Statistically speaking, Bauer struggled in 4 major league starts (6.06 ERA, 7.2 BB/9), but had very effective minor league numbers with AA and AAA.  In 130.1 innings, he compiled a 2.42 ERA, 1.29 WHIP, and 157 strikeouts.  Bauer will just be 22 years old in 2013 and the Indians are hoping he can live up to hype and be a productive starter for them in the future.  The Indians will also receive bullpen help from Matt Albers and Bryan Shaw.  Albers has struggled throughout his career with a career ERA of 4.68 and ERA+ of 94.  However, still just 29 years old, Albers posted career-highs with the Red Sox and Diamondbacks in 2012.  In 60.1 innings, he had a 2.39 ERA with a 181 ERA+.  A hard thrower, Albers may have benefited from a lower walk rate in 2012.  He walked walked 3.3 batters per 9 innings in 2012, compared to his career mark of 4.1 BB/9 and previous career high of 4.0 BB/9 in 2008 and 2010.  Shaw, 24, is a young reliever with just 2 years of MLB experience.  However he has shown he can be very productive in his 87.2 career innings pitched.  He has an ERA of 3.18 and ERA+ of 129 for his career.  

                As for Arizona, they acquire shortstop Didi Gregorius, lefthander Tony Sipp and first basemen Lars Anderson in this deal.  Gregorius, just 22 years old, has put up average numbers throughout his minor league career.  He has batted .271/.323/.376 in 5 minor league seasons.  Last year with AA and AAA he batted .265/.324/.393 with just 7 home runs and 3 stolen bases.  He has the reputation of being a glove first, bat second, player capable of being a highlight film in the field. Lars Anderson, former Red Sox top prospect, has only played in 30 games in the big leagues and has hit .167/.268/.188.  In the minor leagues he has hit .272/.369/.432 for his career with solid plate selection and a good glove.  He has shown the ability to hit for power, although his home run total dropped to just 9 in 111 games in AAA.  Lefty Tony Sipp has shown the ability to be productive, although very inconsistent during his four year stint in the majors.  His ERA+’s from 2009-2012 have progressively worsened from 146 to 96 to 130 to 89.  This inconsistency is a problem because of his wildness with a walk rate of 4.5 per nine innings.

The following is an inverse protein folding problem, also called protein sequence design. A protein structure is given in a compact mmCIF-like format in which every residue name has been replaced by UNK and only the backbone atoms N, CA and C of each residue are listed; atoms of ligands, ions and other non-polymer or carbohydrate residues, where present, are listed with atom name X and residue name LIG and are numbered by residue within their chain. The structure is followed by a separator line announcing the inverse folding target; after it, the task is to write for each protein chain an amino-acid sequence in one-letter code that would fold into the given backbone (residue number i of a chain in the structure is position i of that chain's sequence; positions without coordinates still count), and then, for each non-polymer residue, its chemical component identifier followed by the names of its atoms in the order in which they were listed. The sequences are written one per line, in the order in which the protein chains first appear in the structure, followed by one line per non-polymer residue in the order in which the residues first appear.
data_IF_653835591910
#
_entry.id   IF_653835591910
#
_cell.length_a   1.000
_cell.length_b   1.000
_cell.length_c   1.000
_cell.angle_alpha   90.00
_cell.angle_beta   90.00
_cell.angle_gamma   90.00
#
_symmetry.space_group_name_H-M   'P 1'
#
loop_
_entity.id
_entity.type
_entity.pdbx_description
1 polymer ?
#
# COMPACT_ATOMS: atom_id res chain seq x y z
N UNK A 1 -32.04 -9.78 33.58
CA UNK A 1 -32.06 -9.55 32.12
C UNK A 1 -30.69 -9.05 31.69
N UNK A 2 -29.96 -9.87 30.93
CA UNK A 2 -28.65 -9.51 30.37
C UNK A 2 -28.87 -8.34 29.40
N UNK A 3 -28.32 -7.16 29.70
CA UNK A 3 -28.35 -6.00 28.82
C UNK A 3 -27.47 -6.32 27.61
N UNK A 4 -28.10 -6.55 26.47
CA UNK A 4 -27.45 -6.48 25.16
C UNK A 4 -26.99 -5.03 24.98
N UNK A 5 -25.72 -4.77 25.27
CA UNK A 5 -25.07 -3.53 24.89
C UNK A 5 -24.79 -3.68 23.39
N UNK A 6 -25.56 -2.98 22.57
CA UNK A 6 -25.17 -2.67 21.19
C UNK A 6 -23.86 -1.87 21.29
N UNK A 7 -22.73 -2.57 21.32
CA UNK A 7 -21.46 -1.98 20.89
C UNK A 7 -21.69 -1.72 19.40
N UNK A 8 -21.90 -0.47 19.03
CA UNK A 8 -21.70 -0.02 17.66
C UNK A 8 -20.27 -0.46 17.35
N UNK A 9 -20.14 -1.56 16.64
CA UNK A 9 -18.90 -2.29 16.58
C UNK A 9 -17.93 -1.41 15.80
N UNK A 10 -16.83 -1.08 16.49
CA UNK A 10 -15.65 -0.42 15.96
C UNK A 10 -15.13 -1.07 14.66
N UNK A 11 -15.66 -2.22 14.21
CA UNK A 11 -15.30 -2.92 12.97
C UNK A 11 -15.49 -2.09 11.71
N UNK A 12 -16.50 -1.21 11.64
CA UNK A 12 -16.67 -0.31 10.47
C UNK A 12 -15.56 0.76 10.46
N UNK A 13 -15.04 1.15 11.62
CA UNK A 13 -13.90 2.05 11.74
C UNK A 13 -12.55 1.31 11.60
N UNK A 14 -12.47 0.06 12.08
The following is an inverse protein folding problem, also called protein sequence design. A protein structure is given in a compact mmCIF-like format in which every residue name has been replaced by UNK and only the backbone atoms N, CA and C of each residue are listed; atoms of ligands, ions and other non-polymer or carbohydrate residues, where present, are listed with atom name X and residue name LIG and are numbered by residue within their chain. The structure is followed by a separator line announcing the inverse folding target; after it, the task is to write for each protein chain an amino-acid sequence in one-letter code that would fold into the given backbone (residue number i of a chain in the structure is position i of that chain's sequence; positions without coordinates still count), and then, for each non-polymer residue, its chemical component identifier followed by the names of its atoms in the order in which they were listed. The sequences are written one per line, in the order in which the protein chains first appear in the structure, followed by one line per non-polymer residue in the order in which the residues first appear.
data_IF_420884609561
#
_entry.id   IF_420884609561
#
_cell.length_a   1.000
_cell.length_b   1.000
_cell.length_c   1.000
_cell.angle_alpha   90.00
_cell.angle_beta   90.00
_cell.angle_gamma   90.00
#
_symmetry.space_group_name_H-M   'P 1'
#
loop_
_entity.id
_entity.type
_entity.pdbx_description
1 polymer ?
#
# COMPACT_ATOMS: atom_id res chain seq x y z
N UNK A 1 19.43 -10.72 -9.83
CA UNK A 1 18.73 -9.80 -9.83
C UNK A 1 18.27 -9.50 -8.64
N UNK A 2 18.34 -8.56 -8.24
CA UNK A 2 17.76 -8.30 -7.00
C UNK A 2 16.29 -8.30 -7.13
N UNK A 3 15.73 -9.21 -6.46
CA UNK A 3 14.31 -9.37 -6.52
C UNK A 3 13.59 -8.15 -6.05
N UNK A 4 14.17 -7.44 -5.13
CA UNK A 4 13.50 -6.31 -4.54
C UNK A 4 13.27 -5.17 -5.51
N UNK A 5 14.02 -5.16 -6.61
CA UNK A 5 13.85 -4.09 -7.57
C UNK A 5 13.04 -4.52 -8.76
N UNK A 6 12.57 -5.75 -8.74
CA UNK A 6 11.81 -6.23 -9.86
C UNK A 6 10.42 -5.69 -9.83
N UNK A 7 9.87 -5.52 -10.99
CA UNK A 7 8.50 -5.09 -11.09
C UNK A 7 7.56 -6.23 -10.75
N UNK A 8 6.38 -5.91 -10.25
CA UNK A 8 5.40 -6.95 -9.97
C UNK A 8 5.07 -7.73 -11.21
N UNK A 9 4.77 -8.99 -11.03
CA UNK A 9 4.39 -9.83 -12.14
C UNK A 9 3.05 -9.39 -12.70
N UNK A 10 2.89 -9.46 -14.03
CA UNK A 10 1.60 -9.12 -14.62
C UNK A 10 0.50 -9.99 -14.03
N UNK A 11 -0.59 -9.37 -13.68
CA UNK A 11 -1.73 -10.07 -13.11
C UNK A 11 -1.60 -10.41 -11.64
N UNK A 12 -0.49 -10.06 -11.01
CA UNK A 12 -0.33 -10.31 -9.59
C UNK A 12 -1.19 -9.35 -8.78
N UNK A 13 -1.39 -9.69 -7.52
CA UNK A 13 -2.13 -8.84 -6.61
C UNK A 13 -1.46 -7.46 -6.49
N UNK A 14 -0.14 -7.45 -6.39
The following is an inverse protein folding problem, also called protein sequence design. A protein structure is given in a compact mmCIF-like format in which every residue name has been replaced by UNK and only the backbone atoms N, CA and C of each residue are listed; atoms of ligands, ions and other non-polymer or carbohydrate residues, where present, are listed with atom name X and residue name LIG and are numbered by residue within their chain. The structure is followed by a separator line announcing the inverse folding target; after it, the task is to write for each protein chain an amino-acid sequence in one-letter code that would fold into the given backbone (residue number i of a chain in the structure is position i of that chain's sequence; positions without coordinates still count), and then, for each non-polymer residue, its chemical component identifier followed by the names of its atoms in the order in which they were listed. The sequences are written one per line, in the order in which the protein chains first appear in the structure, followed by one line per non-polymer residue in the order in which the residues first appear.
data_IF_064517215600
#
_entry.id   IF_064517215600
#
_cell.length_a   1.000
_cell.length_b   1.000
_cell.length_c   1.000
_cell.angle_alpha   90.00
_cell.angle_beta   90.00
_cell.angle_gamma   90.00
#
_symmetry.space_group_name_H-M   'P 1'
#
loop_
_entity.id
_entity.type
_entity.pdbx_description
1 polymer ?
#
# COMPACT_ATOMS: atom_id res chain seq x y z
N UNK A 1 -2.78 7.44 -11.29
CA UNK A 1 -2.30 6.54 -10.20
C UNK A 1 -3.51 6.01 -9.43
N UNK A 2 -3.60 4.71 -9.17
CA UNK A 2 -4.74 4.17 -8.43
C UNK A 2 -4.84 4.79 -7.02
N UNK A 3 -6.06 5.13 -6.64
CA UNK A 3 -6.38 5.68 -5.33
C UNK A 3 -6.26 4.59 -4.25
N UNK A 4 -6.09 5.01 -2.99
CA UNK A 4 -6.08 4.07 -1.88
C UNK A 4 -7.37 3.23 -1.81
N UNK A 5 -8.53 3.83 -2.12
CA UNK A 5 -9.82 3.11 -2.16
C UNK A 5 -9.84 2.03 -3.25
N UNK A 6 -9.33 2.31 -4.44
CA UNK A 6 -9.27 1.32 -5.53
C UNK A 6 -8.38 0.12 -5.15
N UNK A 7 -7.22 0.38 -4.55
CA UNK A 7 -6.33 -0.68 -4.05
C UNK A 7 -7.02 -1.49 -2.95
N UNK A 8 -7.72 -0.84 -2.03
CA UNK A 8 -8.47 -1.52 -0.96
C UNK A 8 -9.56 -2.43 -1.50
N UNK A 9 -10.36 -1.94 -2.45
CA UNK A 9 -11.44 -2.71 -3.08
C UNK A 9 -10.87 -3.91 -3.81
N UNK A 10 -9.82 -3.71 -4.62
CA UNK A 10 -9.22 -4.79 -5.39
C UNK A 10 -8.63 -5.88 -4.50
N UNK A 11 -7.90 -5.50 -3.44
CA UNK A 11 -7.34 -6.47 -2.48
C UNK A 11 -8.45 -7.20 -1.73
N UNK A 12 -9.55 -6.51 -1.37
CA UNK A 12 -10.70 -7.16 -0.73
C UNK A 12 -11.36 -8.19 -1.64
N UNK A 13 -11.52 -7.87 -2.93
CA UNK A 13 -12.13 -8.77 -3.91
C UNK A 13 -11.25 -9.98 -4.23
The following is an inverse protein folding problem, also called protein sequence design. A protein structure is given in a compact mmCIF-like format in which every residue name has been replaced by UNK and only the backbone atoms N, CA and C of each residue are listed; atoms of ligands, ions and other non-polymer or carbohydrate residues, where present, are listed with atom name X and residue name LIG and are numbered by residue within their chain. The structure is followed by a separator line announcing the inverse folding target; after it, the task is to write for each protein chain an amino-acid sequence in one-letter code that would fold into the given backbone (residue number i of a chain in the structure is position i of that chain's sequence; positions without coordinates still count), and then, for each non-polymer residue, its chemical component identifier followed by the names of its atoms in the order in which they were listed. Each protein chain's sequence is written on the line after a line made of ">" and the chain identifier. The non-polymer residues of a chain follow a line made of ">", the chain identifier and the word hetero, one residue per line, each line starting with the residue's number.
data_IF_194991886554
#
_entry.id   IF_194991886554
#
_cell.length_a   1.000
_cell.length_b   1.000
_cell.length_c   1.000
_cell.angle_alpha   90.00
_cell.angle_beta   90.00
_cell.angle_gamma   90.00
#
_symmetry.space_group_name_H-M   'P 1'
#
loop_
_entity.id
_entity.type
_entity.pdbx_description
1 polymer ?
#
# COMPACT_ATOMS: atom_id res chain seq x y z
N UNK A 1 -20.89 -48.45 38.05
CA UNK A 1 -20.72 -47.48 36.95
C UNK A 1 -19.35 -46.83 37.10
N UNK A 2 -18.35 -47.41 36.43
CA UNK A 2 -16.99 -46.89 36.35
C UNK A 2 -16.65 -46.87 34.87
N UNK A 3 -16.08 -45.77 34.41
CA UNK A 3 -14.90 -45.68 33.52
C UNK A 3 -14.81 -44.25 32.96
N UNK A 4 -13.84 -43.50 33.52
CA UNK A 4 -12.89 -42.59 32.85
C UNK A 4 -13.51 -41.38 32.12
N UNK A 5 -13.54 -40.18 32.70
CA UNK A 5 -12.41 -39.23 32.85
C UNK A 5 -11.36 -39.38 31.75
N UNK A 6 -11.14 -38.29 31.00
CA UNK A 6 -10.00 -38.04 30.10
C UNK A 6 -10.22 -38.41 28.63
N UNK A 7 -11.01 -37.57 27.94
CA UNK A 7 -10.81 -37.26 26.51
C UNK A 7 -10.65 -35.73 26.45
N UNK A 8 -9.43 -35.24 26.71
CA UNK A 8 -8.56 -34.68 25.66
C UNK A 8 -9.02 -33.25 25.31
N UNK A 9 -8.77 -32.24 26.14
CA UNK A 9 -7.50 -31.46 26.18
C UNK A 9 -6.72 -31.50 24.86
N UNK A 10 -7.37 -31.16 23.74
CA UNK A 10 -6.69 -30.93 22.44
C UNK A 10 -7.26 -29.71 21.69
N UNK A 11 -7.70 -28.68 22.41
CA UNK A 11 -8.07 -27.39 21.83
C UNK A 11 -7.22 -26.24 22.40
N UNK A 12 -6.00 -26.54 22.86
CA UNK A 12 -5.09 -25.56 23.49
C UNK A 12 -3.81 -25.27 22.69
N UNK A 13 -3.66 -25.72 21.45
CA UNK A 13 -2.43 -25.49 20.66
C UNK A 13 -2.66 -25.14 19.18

First Impressions: 

Winners: Reds, Indians: Reds added the leadoff they desperately needed, even if he might not be the best suited to play in center field. By dumping Choo, who had just one year remaining on his deal and would not have resigned with the Tribe, the Indians acquired an extremely talented arm in Bauer and decent outfield option in Stubbs with a combined 9 years of team control remaining. 

Loser: Diamondbacks: Arizona acquired the young shortstop they so desperately coveted, except that Gregorious profiles most likely as a glove first shortstop. Nothing against defensive first shortstops who are young and have potential, but usually the price does not involve dealing a top pitching prospect, which is the downfall in this deal. If Gregorious can correct his offensive  issues, this trade could work out for the D-Backs, but seems unlikely given his scouting and statistical profile. 

By: Nick Rabasco